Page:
China Removes US Seafood Products, Anti-Cancer Drugs From Tariffs List

Image Shutterstock

Image Shutterstock

China and the USA have been embroiled in a year-long trade war that has seen the two sides slap punitive tariffs on hundreds of billions of dollars in two-way trade.

The exemption will come into force on September 17 and will be valid for a year.

Beijing said in May that it would start a waiver program, amid growing worries over the cost of the protracted trade war on its already slowing economy. Face-to-face negotiations between top officials will be restarted in early October.

"I can't believe what President Trump says" concerning trade negotiations, Xi was quoted as telling Abe during a meeting on the fringe of the Group of 20 summit in Osaka.

China has raised duties on about $120 billion of USA imports, economists estimate.

The exemptions will apply to goods including lubricants, anti-cancer drugs and animal feed ingredients whey and fish meal, Reuters reported.

The Chinese government began accepting applications for tariff exemptions in May, but it is the first time they have stated which products will be excluded.

It said Beijing had been sounding a more "constructive" note in recent weeks over trade relations. The US Trade Representative's Office has announced six rounds of exclusions from the punitive tariffs on $34bn of Chinese goods since December.

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China's State Council has exempted some tariffs on U.S. goods.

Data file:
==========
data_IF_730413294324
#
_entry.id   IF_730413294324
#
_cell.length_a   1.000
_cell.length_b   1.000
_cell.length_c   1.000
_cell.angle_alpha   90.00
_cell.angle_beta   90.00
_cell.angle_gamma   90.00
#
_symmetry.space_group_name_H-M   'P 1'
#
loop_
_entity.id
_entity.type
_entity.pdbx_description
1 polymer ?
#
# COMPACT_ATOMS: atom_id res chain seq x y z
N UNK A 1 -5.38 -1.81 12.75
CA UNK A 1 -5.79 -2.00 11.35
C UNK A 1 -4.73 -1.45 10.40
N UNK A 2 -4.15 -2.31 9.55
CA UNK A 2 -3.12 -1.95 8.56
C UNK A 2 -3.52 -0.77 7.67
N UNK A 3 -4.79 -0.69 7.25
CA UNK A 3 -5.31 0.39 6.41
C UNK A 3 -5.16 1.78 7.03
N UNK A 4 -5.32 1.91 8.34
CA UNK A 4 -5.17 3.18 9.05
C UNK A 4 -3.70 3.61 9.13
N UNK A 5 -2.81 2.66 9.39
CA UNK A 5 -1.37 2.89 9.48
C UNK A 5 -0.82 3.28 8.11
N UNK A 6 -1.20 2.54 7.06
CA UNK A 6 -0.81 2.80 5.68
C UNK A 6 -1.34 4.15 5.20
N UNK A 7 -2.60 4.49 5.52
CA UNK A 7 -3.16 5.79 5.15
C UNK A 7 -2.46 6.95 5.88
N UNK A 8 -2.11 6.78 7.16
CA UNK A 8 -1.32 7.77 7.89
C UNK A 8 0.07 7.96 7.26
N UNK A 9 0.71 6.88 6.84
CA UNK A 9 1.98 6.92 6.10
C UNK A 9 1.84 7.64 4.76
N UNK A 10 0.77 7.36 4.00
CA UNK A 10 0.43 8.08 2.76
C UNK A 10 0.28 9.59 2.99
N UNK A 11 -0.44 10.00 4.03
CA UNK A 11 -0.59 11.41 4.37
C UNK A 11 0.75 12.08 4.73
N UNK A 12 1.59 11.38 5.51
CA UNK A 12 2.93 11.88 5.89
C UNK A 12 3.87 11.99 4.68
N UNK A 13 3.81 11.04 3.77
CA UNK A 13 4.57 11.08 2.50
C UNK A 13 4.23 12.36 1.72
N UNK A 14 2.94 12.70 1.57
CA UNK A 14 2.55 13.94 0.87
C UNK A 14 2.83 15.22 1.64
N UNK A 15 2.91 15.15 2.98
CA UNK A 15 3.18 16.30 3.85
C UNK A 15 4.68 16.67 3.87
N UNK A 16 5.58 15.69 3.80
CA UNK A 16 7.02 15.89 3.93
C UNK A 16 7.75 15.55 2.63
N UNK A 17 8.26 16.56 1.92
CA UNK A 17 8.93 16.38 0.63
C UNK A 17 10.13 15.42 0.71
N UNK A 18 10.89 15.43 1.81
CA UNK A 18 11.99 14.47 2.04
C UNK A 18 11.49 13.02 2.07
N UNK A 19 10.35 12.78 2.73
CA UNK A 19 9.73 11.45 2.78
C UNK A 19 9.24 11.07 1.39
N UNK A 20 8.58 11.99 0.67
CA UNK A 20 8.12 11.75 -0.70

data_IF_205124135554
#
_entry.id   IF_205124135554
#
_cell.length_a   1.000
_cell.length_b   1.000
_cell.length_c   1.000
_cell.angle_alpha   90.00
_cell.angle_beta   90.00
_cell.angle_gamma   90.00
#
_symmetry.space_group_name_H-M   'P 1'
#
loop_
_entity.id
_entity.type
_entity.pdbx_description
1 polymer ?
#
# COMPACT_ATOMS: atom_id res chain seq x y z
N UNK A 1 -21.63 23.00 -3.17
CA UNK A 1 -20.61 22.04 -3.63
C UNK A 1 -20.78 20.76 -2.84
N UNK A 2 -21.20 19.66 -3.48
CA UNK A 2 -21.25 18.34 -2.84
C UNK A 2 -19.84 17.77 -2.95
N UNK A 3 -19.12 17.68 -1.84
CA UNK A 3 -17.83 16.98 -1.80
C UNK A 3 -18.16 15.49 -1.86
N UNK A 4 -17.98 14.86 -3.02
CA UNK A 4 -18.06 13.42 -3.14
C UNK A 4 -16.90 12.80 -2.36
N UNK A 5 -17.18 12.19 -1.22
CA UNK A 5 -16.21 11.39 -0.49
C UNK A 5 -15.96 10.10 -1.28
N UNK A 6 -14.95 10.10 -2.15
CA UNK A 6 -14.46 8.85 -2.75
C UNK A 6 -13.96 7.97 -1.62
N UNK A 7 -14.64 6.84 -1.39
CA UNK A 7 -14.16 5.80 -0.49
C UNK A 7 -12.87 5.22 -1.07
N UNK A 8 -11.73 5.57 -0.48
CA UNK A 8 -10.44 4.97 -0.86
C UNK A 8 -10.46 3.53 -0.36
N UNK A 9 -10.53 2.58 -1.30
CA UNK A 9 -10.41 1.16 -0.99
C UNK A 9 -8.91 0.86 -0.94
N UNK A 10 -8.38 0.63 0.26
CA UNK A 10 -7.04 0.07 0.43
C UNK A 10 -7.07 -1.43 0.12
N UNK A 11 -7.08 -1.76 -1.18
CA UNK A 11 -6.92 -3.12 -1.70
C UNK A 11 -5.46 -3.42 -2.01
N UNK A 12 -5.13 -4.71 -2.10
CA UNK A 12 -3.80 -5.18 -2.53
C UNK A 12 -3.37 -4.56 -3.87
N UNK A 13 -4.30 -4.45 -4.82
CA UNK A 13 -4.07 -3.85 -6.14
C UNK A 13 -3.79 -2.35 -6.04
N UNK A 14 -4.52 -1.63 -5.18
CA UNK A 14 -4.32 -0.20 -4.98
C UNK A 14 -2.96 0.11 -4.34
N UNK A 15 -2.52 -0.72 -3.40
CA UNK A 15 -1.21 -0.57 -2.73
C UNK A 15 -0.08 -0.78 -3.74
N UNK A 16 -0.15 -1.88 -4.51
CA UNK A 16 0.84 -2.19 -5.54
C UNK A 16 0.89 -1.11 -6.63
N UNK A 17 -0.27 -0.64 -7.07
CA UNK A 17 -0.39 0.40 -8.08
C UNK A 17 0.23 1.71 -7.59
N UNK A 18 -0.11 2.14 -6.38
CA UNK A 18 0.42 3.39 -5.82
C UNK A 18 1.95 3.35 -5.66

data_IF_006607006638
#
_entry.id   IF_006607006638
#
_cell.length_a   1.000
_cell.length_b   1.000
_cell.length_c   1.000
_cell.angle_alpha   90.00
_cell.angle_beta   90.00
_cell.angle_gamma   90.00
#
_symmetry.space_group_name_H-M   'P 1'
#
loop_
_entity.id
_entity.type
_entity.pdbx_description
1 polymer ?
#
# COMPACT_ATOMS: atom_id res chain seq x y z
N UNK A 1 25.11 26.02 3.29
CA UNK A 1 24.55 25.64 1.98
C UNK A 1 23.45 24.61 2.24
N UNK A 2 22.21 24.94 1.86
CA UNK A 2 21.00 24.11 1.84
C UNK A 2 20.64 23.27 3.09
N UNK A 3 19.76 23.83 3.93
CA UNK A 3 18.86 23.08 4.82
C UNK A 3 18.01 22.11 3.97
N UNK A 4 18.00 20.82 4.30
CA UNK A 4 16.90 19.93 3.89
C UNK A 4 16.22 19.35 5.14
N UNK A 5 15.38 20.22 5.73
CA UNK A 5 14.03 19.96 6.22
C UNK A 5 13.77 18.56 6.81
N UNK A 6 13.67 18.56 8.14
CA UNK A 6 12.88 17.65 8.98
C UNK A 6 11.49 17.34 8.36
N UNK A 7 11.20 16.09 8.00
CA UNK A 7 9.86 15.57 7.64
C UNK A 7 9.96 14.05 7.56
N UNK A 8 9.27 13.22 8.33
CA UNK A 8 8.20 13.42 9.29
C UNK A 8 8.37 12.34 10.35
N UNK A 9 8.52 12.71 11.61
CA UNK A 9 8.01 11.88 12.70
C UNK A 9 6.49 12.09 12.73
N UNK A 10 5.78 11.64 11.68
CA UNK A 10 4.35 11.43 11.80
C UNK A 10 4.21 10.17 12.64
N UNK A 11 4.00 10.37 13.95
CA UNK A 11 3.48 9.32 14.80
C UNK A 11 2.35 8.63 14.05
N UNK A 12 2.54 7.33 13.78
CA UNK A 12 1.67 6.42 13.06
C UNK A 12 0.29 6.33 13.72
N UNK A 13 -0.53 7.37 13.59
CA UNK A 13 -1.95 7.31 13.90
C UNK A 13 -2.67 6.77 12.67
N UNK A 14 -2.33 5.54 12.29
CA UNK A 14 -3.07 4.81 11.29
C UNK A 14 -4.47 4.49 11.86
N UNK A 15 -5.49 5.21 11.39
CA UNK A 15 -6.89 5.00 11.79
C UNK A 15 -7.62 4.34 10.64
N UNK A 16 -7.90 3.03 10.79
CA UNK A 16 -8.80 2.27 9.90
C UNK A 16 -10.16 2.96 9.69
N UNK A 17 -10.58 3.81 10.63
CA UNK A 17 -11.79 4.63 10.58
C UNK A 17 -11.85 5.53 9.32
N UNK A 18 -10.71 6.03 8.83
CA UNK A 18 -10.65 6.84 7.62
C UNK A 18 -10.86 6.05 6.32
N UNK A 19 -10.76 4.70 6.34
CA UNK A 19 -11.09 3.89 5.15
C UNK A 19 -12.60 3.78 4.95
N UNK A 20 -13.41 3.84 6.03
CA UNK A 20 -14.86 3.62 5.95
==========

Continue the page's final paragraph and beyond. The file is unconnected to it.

In their latest escalation, Washington imposed 15% tariffs on $112 billion of Chinese imports on September 1 and is planning to hit another $160 billion December 15.

Trump has warned China will face a tougher US negotiating stance if he is reelected.

Beijing has hit back with tariffs ranging from 5% to 25% on USA goods.

Although Abe told Xi that Trump trusts the Chinese president, Xi continued to air his grievances about his US counterpart, the diplomatic source told Kyodo News.

The South China Morning Post reported, citing an unidentified source, that China was expected to buy more agricultural products in hopes of a better trade deal with the United States.

Goods on the second list won't be eligible for tariff refunds, the Chinese Finance Ministry said.

Earlier on Wednesday, a survey by a prominent American business association showed the trade war is souring the profit and investment outlook for USA companies operating in the world's second-biggest economy.

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